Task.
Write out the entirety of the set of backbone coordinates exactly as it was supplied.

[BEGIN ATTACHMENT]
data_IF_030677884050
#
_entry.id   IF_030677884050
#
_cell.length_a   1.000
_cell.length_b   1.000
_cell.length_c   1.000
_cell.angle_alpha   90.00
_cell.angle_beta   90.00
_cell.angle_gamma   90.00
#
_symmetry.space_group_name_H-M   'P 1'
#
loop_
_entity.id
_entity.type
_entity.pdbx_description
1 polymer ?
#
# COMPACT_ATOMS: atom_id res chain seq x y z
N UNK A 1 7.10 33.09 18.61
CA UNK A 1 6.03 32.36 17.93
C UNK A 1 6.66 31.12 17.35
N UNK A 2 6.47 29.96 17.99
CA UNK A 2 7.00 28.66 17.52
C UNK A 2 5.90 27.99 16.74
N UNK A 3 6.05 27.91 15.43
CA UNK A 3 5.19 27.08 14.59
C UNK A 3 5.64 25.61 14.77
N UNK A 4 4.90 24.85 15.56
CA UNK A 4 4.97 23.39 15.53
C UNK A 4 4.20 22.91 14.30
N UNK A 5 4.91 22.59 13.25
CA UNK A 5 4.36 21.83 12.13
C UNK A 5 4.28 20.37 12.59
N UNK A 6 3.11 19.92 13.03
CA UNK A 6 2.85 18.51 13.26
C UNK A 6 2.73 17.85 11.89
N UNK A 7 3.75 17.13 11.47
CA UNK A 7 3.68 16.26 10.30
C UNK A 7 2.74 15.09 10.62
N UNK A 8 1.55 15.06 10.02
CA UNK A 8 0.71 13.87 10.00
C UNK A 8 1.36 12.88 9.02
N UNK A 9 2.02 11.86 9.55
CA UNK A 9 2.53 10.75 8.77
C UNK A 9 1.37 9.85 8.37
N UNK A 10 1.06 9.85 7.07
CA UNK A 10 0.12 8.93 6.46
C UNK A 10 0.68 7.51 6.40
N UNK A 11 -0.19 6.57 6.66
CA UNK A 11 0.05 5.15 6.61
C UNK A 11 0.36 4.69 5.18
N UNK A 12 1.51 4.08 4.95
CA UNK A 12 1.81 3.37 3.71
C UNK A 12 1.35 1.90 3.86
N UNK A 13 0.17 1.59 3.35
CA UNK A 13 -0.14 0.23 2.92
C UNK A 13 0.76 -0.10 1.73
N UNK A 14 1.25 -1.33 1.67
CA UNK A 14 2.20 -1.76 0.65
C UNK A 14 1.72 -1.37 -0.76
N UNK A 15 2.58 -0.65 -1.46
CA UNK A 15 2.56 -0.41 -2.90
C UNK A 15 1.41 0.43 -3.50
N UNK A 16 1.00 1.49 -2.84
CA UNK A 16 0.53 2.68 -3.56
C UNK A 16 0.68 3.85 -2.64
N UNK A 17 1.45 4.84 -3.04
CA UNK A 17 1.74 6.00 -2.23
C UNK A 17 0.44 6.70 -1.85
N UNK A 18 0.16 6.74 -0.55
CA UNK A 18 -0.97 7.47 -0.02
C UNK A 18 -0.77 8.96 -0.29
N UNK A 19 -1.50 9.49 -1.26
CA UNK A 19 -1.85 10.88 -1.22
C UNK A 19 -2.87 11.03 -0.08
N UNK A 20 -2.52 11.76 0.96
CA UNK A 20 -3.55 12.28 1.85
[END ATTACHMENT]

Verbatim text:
data_IF_030677884050
#
_entry.id   IF_030677884050
#
_cell.length_a   1.000
_cell.length_b   1.000
_cell.length_c   1.000
_cell.angle_alpha   90.00
_cell.angle_beta   90.00
_cell.angle_gamma   90.00
#
_symmetry.space_group_name_H-M   'P 1'
#
loop_
_entity.id
_entity.type
_entity.pdbx_description
1 polymer ?
#
# COMPACT_ATOMS: atom_id res chain seq x y z
N UNK A 1 7.10 33.09 18.61
CA UNK A 1 6.03 32.36 17.93
C UNK A 1 6.66 31.12 17.35
N UNK A 2 6.47 29.96 17.99
CA UNK A 2 7.00 28.66 17.52
C UNK A 2 5.90 27.99 16.74
N UNK A 3 6.05 27.91 15.43
CA UNK A 3 5.19 27.08 14.59
C UNK A 3 5.64 25.61 14.77
N UNK A 4 4.90 24.85 15.56
CA UNK A 4 4.97 23.39 15.53
C UNK A 4 4.20 22.91 14.30
N UNK A 5 4.91 22.59 13.25
CA UNK A 5 4.36 21.83 12.13
C UNK A 5 4.28 20.37 12.59
N UNK A 6 3.11 19.92 13.03
CA UNK A 6 2.85 18.51 13.26
C UNK A 6 2.73 17.85 11.89
N UNK A 7 3.75 17.13 11.47
CA UNK A 7 3.68 16.26 10.30
C UNK A 7 2.74 15.09 10.62
N UNK A 8 1.55 15.06 10.02
CA UNK A 8 0.71 13.87 10.00
C UNK A 8 1.36 12.88 9.02
N UNK A 9 2.02 11.86 9.55
CA UNK A 9 2.53 10.75 8.77
C UNK A 9 1.37 9.85 8.37
N UNK A 10 1.06 9.85 7.07
CA UNK A 10 0.12 8.93 6.46
C UNK A 10 0.68 7.51 6.40
N UNK A 11 -0.19 6.57 6.66
CA UNK A 11 0.05 5.15 6.61
C UNK A 11 0.36 4.69 5.18
N UNK A 12 1.51 4.08 4.95
CA UNK A 12 1.81 3.37 3.71
C UNK A 12 1.35 1.90 3.86
N UNK A 13 0.17 1.59 3.35
CA UNK A 13 -0.14 0.23 2.92
C UNK A 13 0.76 -0.10 1.73
N UNK A 14 1.25 -1.33 1.67
CA UNK A 14 2.20 -1.76 0.65
C UNK A 14 1.72 -1.37 -0.76
N UNK A 15 2.58 -0.65 -1.46
CA UNK A 15 2.56 -0.41 -2.90
C UNK A 15 1.41 0.43 -3.50
N UNK A 16 1.00 1.49 -2.84
CA UNK A 16 0.53 2.68 -3.56
C UNK A 16 0.68 3.85 -2.64
N UNK A 17 1.45 4.84 -3.04
CA UNK A 17 1.74 6.00 -2.23
C UNK A 17 0.44 6.70 -1.85
N UNK A 18 0.16 6.74 -0.55
CA UNK A 18 -0.97 7.47 -0.02
C UNK A 18 -0.77 8.96 -0.29
N UNK A 19 -1.50 9.49 -1.26
CA UNK A 19 -1.85 10.88 -1.22
C UNK A 19 -2.87 11.03 -0.08
N UNK A 20 -2.52 11.76 0.96
CA UNK A 20 -3.55 12.28 1.85